“There are in fact seeds that can germinate thousands of years later — the Methuselah date palm is a perfect example — but most of the seeds that we study survive in some form because they were burned. We are able to use them to identify species rather than attempt to cultivate them again in the present,” she said. “We study wood, which is typically very sturdy and preserves well, cell structures, pollen, starches, and phytoliths, which are preserved plant cells. Setting up a new archaeological site is always one of the most exciting times for me — you don’t inherently know what these studies of ancient plants will reveal or what you will discover.”

White’s interest in plants is seemingly genetic.

“I come from generations of gardeners. There’s never been a time that I wasn’t around the flower gardens of my mother, grandmother, and great-grandmother,” she said. “Growing up, I knew I wanted to be an archaeologist and I was particularly interested in the first farmers during the Neolithic period, how they changed and manipulated plants over thousands of years to become staple food sources that we continue to rely on today.”

White said she was never particular drawn to the histories of pharaoh and kings, pyramids and palaces. She wanted to know about everyday people and how they lived their lives. Plants and how they were used are a perfect window into that world, she said.

“Food gardens were inherently connected to daily activities and daily life. It gives us insight into who we were as a people, how people spent their time and what common tasks were necessary to live their lives,” she said. “The study of ancient plants can also provide key information about how we interact with plants today. We can explore how plants dealt with climate change in the past, how it changed people’s food habits, and how that might affect our interactions with crops in the future.”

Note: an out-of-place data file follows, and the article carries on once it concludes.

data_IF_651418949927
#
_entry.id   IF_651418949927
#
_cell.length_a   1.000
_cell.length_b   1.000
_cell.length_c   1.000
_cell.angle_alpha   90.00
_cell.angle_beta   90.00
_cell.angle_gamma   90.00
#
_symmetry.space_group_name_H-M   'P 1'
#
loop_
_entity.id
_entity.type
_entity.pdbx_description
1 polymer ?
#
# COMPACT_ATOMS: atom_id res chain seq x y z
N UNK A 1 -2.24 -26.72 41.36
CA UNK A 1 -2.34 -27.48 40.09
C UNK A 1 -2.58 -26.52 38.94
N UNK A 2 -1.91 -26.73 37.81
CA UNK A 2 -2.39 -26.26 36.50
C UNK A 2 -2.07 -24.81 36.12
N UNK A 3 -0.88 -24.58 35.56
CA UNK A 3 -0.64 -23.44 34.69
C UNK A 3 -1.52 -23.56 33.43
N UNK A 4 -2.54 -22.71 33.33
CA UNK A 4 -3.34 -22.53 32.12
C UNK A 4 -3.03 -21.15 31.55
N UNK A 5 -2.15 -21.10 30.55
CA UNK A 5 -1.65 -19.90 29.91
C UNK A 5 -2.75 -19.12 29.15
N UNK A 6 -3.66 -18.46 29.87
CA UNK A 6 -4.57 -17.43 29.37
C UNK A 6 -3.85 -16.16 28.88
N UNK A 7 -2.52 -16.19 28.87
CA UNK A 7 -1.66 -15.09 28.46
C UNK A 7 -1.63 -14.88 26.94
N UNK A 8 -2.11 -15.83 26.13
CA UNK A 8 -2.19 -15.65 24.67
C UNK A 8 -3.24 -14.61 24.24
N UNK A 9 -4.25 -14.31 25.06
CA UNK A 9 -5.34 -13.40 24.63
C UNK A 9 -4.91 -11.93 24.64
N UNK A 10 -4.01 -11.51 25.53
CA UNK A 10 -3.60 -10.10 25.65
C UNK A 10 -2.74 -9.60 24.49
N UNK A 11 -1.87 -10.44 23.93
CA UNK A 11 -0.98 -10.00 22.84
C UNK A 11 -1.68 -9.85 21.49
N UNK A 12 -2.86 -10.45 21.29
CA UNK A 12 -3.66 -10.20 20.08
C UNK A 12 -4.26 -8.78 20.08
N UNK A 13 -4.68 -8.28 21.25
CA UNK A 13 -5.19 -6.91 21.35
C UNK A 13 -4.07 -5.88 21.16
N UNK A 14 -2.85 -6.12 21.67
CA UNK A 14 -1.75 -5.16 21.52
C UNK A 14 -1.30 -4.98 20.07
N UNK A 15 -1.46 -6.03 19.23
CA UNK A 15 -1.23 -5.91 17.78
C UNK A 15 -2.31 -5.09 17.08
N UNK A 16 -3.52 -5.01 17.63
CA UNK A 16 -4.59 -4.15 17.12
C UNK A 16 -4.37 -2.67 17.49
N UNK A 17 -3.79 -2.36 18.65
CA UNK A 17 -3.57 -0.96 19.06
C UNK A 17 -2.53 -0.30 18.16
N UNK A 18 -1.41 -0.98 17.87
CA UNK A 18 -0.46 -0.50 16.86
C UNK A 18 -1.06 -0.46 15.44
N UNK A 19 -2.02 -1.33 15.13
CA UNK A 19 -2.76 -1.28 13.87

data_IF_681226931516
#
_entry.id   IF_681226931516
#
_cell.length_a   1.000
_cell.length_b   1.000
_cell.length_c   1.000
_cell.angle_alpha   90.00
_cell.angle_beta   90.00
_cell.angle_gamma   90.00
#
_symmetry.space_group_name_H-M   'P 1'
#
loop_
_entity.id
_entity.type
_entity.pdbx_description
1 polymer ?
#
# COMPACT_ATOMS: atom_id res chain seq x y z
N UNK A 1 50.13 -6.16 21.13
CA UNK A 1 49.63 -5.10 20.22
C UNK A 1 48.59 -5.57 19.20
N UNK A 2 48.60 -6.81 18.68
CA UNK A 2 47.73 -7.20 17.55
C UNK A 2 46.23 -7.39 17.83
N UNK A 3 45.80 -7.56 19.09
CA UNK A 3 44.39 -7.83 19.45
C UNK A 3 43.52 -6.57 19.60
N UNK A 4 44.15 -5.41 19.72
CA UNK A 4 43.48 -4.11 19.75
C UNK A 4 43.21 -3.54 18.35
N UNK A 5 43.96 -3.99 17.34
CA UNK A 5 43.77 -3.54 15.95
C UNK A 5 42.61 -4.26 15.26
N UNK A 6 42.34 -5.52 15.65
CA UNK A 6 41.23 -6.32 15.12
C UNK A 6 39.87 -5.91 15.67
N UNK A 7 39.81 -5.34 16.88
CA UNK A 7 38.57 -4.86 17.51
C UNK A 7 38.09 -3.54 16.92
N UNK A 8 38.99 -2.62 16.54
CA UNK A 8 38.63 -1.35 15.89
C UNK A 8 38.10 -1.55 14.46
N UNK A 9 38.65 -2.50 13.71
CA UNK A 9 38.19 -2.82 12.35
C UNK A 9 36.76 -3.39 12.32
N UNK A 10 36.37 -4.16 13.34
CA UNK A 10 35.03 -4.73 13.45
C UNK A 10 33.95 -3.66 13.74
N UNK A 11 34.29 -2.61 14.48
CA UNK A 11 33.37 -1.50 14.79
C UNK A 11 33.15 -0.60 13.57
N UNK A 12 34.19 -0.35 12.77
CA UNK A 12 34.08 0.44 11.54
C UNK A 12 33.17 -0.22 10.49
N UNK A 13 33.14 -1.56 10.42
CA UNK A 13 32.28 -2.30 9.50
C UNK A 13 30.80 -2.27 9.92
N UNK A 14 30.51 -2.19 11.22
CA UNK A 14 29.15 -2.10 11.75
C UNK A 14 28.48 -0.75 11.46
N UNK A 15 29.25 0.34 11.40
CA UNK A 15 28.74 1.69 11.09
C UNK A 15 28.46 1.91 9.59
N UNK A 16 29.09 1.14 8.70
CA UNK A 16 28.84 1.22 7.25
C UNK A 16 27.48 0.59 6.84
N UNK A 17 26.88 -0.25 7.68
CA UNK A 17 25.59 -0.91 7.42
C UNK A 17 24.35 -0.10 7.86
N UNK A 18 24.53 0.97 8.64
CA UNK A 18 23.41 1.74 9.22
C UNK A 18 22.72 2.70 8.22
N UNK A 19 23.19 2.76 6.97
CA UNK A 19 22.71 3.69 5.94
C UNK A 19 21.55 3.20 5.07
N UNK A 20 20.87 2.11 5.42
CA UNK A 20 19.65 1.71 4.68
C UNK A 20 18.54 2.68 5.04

During her March 27 talk, Dr. White will describe how gardens are preserved and identified. She will also discuss her ongoing archaeobotanical work in the nineteenth-century gardens of American poet Emily Dickinson, located in Amherst, MA, and Philadelphia’s own botanical legacy, the Bartram family’s gardens.

“There is a continuing archaeological excavation taking place at Emily Dickinson’s home being conducted by the University of Massachusetts, Amherst. They’ve been excavating the homestead lawn where her gardens, pathway and barn were located,” said White. “In addition to being a renowned poet, Dickinson was also a very skilled gardener — she had a very specific way of cultivating garden beds and it is said she could make anything grow. Exploring her gardens gives us a greater understanding of how she and her family lived their lives and how her gardens influenced her poetry.”

White said the plant history of the Bartrams’ 1700-and1800s-era home was preserved thanks to a fortuitous use of vacuum bags.